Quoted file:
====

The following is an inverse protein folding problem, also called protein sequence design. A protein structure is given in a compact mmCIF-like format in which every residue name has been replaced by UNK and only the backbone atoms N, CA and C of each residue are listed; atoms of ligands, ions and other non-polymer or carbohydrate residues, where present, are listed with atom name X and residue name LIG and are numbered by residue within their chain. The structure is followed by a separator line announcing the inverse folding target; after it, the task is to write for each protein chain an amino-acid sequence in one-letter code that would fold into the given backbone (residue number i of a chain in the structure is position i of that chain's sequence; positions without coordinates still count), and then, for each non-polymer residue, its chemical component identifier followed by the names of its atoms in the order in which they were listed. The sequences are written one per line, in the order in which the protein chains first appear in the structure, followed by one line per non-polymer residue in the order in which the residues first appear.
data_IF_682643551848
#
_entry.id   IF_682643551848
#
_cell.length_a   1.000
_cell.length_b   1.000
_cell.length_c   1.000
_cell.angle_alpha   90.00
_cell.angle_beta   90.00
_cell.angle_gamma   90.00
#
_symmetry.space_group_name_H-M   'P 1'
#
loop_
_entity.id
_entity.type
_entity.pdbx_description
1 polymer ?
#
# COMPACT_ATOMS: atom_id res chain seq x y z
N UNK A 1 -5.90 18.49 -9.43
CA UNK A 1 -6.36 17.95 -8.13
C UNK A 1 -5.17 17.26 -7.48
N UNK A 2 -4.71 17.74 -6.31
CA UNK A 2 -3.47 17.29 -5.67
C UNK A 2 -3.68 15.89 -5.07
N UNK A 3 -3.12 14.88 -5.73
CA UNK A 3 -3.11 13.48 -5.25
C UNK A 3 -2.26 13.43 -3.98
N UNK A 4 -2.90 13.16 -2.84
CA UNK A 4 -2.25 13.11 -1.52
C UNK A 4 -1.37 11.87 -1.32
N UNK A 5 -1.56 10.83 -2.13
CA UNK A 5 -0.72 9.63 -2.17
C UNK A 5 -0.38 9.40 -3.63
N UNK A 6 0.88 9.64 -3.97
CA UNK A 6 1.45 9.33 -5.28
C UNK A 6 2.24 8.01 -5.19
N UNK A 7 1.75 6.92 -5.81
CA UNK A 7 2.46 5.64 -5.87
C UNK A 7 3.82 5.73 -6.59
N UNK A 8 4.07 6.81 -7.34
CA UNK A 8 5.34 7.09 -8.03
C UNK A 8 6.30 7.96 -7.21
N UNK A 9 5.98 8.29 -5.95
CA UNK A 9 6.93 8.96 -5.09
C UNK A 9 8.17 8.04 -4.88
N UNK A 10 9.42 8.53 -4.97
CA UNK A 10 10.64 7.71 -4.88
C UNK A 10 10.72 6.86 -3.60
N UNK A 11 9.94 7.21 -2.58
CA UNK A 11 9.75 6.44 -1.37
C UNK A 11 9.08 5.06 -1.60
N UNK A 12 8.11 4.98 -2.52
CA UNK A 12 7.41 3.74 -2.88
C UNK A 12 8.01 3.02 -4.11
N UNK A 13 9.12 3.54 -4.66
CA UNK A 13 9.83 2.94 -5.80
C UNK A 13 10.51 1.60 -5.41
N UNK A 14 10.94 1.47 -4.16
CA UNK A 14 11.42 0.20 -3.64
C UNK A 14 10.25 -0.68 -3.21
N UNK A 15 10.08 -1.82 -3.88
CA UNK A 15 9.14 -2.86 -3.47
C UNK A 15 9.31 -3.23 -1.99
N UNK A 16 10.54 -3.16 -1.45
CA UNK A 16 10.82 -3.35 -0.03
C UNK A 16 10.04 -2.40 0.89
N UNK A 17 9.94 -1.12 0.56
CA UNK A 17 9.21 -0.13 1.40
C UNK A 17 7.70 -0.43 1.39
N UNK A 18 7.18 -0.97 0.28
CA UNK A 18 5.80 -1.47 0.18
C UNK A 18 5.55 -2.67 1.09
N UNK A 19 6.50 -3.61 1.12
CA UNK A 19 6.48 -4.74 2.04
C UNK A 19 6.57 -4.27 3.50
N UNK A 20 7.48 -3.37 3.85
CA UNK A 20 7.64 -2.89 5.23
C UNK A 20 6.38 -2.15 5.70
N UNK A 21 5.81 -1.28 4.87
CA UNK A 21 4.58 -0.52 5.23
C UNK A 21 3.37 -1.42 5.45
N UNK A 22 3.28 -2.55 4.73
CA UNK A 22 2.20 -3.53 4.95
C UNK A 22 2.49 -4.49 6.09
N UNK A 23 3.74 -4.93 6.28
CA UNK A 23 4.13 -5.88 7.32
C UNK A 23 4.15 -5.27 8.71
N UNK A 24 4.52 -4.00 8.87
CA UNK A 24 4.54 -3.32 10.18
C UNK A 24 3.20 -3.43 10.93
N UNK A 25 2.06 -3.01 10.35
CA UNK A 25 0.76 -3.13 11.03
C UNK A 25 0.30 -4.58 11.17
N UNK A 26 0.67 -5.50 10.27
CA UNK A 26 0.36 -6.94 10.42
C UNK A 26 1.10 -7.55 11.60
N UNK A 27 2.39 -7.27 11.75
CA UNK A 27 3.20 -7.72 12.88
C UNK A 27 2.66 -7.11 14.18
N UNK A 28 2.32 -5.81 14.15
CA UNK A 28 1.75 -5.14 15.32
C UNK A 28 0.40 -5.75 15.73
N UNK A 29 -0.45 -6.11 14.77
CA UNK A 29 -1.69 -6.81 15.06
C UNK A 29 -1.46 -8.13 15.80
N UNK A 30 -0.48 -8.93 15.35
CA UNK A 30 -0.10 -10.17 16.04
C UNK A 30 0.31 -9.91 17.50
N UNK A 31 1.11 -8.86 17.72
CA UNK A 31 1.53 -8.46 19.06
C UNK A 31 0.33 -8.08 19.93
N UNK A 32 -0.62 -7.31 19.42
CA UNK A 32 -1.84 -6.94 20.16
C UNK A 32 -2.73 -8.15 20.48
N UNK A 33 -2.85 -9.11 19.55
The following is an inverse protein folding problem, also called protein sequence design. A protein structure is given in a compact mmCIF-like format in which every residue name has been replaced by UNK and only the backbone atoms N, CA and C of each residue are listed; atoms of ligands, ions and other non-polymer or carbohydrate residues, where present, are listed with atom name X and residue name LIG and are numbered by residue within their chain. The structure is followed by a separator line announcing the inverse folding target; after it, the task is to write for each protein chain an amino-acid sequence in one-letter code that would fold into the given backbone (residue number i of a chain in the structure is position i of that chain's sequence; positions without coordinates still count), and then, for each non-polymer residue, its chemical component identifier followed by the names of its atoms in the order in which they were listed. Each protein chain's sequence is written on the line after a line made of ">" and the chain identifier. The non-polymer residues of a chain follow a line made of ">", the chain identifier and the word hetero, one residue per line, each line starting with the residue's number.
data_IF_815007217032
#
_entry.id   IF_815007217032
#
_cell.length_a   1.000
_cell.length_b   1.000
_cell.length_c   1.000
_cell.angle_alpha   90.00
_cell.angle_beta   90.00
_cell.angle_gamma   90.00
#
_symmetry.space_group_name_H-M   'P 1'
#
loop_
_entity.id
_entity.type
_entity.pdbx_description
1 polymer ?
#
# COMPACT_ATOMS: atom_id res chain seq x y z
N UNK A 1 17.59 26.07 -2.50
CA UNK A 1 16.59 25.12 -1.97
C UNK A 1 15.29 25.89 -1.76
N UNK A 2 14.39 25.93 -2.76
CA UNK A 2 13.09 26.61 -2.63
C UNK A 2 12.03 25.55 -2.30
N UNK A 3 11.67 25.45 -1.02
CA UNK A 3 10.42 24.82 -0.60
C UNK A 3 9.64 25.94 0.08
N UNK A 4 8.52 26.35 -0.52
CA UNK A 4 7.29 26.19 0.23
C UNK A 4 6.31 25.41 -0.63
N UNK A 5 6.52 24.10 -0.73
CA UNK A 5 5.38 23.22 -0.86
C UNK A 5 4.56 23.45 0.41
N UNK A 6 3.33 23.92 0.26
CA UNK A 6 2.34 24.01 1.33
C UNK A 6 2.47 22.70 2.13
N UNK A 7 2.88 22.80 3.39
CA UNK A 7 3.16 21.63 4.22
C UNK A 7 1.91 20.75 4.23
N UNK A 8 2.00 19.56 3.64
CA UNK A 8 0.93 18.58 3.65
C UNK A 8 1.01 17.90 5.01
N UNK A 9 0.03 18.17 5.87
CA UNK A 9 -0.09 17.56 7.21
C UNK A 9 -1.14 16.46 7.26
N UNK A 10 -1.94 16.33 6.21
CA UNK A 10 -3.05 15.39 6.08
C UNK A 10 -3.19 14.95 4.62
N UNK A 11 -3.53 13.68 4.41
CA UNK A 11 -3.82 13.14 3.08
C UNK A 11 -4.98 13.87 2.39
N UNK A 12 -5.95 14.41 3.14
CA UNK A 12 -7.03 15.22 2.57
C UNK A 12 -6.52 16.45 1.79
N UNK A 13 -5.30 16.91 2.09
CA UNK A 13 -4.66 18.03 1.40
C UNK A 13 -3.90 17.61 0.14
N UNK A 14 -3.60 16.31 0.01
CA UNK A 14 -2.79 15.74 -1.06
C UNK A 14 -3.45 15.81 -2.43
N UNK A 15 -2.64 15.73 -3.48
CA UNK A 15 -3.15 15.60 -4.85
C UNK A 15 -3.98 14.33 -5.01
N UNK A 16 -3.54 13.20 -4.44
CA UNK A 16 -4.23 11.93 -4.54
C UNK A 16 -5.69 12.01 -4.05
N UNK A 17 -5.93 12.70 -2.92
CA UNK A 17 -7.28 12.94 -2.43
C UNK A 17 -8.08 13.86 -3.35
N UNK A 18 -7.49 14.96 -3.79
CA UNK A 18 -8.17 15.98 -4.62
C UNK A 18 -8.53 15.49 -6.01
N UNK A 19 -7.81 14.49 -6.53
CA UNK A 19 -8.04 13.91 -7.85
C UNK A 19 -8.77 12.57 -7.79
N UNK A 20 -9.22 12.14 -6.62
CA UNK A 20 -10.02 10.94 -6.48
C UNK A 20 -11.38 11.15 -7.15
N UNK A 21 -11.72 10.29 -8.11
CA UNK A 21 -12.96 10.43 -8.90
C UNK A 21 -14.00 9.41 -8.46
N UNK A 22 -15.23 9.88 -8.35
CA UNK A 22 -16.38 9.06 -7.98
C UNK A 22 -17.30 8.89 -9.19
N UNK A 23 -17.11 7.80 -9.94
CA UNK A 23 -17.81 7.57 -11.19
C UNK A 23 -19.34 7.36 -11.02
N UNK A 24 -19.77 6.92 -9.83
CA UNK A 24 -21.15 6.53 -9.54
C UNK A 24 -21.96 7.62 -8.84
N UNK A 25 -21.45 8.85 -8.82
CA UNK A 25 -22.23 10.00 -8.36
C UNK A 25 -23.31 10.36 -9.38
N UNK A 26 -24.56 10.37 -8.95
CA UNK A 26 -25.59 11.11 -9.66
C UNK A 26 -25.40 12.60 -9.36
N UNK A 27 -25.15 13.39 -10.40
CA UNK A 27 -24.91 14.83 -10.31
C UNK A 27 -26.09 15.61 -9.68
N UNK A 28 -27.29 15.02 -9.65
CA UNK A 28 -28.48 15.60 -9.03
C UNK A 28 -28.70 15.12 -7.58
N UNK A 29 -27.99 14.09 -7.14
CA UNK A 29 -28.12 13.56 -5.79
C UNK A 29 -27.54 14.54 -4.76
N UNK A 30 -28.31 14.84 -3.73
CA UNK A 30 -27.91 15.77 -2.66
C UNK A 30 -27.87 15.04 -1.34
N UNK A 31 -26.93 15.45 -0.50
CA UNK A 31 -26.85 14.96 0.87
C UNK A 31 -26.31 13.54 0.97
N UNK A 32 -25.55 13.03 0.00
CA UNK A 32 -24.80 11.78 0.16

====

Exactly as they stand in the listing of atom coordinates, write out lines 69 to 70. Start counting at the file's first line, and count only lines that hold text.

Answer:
C UNK A 16 10.04 -2.40 0.89
N UNK A 17 9.94 -1.12 0.56